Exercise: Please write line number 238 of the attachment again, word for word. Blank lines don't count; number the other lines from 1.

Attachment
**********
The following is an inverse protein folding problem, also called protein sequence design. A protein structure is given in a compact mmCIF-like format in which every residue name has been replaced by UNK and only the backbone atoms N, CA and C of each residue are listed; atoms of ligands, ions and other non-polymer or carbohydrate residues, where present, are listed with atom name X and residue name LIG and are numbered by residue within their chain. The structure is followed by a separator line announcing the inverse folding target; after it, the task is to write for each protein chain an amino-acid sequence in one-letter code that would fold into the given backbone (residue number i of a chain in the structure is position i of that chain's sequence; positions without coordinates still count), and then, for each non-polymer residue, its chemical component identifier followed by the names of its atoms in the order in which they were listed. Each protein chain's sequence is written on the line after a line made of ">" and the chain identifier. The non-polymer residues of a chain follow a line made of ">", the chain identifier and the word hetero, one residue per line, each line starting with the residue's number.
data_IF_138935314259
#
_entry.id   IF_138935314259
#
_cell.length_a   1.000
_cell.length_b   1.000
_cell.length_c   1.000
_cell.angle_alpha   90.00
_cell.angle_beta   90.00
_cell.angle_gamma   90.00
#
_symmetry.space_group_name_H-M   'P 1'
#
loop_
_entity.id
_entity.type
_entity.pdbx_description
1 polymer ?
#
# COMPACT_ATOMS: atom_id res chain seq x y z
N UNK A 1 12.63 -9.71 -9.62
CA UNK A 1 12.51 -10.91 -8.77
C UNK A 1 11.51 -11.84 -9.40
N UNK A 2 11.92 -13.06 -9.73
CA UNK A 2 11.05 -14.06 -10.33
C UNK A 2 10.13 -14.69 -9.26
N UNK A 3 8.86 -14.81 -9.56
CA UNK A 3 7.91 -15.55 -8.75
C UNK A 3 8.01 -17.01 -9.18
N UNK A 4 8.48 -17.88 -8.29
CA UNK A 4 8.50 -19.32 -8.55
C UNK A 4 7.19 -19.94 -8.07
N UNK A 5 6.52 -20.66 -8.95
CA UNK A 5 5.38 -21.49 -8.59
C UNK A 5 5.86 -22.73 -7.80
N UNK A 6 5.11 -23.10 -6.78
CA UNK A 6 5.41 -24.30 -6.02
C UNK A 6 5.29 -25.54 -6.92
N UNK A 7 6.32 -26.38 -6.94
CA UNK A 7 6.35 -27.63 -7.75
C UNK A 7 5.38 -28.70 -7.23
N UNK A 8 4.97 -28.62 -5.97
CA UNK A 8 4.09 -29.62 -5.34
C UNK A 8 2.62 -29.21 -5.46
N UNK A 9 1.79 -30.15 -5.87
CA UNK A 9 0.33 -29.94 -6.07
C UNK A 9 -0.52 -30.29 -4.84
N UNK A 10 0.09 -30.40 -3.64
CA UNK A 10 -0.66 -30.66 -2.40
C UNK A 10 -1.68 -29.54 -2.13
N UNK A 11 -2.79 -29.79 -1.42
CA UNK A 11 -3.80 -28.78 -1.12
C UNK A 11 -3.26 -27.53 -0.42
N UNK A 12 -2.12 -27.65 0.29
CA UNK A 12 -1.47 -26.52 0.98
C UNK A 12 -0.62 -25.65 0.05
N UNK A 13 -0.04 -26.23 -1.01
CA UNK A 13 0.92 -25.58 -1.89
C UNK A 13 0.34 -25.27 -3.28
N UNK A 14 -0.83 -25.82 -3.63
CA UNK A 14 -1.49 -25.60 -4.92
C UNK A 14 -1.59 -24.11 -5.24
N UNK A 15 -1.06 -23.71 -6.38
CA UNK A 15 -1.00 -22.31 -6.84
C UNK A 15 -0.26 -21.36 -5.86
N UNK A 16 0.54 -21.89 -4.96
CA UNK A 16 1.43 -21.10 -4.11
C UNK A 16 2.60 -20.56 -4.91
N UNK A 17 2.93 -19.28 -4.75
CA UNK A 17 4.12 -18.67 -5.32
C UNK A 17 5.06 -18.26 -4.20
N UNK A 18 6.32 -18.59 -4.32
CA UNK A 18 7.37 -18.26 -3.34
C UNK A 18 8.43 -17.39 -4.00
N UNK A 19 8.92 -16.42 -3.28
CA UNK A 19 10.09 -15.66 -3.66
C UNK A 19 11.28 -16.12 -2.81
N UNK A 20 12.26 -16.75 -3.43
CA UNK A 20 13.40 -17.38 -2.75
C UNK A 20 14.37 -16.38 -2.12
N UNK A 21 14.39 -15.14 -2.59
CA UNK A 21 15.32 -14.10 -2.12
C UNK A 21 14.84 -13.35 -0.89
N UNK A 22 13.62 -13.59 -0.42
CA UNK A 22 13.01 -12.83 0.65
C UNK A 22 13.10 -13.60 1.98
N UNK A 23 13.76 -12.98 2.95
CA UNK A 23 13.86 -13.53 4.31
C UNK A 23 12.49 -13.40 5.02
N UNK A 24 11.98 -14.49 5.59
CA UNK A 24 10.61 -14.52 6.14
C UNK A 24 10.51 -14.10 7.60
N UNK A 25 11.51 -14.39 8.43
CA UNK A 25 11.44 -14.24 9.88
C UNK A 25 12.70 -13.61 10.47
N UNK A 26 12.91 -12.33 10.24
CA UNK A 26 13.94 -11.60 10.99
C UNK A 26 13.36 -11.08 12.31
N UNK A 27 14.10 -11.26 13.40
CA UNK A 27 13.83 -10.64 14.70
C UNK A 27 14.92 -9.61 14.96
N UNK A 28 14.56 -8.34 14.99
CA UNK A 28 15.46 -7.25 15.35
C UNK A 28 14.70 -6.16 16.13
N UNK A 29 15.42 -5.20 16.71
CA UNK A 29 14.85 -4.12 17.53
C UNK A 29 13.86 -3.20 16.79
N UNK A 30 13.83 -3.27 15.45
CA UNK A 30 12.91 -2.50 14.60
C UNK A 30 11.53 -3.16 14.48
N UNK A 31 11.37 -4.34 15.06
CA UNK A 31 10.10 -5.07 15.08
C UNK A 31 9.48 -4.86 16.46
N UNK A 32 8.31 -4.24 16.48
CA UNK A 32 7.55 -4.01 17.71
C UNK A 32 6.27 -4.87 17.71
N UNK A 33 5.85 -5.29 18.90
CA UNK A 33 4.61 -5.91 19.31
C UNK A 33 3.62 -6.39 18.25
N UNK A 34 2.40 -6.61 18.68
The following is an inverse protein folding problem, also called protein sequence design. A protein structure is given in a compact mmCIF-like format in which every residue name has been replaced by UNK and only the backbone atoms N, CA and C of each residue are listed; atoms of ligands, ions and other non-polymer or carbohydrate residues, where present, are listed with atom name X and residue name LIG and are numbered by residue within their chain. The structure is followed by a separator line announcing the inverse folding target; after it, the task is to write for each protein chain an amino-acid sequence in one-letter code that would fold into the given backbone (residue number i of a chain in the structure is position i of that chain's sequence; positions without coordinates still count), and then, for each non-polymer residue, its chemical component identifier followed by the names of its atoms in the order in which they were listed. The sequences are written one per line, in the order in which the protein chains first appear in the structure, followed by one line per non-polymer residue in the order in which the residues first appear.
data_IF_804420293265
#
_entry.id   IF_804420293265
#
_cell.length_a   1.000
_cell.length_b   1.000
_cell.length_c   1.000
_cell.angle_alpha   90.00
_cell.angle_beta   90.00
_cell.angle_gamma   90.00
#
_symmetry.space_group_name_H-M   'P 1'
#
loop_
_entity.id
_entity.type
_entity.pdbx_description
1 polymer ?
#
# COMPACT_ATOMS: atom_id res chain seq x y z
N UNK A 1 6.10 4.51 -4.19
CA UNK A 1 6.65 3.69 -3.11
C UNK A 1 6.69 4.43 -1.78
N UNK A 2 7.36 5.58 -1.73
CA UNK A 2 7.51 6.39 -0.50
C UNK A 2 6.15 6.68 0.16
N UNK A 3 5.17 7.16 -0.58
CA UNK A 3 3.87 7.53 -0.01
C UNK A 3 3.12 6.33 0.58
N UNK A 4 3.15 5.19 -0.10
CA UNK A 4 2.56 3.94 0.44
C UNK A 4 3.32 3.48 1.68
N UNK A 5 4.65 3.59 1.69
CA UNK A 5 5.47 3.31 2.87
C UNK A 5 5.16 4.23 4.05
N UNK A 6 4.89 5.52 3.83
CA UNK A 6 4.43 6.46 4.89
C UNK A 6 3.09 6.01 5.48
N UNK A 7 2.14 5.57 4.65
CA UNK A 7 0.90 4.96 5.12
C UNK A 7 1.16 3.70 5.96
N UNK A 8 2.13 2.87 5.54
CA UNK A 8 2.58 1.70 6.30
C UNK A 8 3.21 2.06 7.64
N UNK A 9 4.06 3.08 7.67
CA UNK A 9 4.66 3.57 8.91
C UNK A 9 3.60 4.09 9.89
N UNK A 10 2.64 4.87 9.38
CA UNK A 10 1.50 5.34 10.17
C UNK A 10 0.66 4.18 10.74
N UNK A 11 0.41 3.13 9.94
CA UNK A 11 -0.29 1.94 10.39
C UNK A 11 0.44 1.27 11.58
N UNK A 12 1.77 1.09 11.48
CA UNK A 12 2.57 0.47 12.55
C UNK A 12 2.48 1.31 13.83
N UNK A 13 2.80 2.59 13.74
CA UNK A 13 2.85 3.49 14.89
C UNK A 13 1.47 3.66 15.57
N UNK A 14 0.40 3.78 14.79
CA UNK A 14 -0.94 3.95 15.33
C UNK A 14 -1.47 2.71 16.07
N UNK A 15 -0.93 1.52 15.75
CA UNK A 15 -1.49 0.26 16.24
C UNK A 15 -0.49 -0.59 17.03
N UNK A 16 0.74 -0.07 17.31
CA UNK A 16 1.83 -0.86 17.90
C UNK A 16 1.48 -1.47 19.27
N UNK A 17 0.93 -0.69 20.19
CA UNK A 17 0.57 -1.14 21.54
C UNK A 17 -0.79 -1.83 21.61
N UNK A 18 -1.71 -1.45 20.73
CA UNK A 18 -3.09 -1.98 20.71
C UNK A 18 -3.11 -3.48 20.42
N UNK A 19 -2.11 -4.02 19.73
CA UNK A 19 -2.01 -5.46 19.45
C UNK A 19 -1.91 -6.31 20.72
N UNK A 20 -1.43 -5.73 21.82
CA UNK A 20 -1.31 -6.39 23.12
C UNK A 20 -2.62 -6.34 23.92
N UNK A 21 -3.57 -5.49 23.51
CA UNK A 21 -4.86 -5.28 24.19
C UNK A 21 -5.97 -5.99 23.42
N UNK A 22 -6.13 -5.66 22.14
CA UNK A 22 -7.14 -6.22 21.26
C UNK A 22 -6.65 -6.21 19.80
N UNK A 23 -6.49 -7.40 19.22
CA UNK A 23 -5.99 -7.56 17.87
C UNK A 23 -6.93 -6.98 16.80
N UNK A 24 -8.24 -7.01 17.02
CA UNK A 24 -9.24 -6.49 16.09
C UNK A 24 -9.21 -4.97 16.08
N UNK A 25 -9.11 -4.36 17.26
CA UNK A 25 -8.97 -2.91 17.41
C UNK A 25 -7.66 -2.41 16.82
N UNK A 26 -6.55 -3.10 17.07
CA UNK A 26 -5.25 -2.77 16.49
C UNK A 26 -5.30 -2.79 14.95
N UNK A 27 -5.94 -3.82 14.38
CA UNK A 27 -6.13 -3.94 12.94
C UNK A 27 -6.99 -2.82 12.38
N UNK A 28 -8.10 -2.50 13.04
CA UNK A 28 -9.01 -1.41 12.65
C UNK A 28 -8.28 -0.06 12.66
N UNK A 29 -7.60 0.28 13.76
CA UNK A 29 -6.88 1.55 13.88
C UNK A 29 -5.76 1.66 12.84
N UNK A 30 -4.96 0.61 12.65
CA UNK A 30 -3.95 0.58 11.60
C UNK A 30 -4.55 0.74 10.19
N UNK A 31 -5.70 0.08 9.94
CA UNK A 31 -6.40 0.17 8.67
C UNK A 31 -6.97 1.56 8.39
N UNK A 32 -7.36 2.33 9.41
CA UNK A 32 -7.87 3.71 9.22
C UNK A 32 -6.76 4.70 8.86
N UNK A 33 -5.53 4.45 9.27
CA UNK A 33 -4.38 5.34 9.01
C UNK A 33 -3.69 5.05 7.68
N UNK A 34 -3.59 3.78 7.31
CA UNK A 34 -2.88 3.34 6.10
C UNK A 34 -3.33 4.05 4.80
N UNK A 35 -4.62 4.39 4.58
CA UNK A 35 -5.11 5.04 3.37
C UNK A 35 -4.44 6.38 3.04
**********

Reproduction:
C UNK A 32 -6.76 4.70 8.86